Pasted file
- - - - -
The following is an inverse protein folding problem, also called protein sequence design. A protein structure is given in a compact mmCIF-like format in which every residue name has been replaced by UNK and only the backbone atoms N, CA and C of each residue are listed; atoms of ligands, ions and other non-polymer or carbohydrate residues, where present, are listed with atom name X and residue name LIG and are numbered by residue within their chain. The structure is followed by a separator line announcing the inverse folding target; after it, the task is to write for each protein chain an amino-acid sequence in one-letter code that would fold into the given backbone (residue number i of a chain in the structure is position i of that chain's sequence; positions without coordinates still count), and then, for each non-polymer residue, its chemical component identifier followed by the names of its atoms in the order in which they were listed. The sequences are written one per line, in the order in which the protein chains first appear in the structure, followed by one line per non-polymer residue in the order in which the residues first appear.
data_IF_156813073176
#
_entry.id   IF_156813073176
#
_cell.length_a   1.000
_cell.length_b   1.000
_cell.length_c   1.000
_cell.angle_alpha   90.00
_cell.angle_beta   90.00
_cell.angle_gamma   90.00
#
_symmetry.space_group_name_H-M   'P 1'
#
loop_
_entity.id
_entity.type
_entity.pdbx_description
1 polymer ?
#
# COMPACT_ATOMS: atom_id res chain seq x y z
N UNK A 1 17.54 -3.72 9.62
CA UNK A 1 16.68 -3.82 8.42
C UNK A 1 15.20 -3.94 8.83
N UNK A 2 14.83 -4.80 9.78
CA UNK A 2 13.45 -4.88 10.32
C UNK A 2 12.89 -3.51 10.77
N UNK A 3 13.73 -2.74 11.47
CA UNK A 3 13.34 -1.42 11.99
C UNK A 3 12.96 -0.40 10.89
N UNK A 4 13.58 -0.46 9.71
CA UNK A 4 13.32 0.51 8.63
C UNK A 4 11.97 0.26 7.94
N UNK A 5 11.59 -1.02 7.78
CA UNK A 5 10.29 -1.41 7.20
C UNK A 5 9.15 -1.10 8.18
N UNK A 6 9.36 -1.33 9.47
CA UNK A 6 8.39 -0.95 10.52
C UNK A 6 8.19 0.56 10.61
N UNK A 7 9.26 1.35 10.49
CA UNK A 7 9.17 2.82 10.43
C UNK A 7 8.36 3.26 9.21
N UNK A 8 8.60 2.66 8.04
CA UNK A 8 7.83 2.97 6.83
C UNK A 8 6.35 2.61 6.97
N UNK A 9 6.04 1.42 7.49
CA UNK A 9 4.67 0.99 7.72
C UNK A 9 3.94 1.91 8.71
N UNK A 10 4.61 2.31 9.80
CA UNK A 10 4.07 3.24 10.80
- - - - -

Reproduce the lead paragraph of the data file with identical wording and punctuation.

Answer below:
The following is an inverse protein folding problem, also called protein sequence design. A protein structure is given in a compact mmCIF-like format in which every residue name has been replaced by UNK and only the backbone atoms N, CA and C of each residue are listed; atoms of ligands, ions and other non-polymer or carbohydrate residues, where present, are listed with atom name X and residue name LIG and are numbered by residue within their chain. The structure is followed by a separator line announcing the inverse folding target; after it, the task is to write for each protein chain an amino-acid sequence in one-letter code that would fold into the given backbone (residue number i of a chain in the structure is position i of that chain's sequence; positions without coordinates still count), and then, for each non-polymer residue, its chemical component identifier followed by the names of its atoms in the order in which they were listed. The sequences are written one per line, in the order in which the protein chains first appear in the structure, followed by one line per non-polymer residue in the order in which the residues first appear.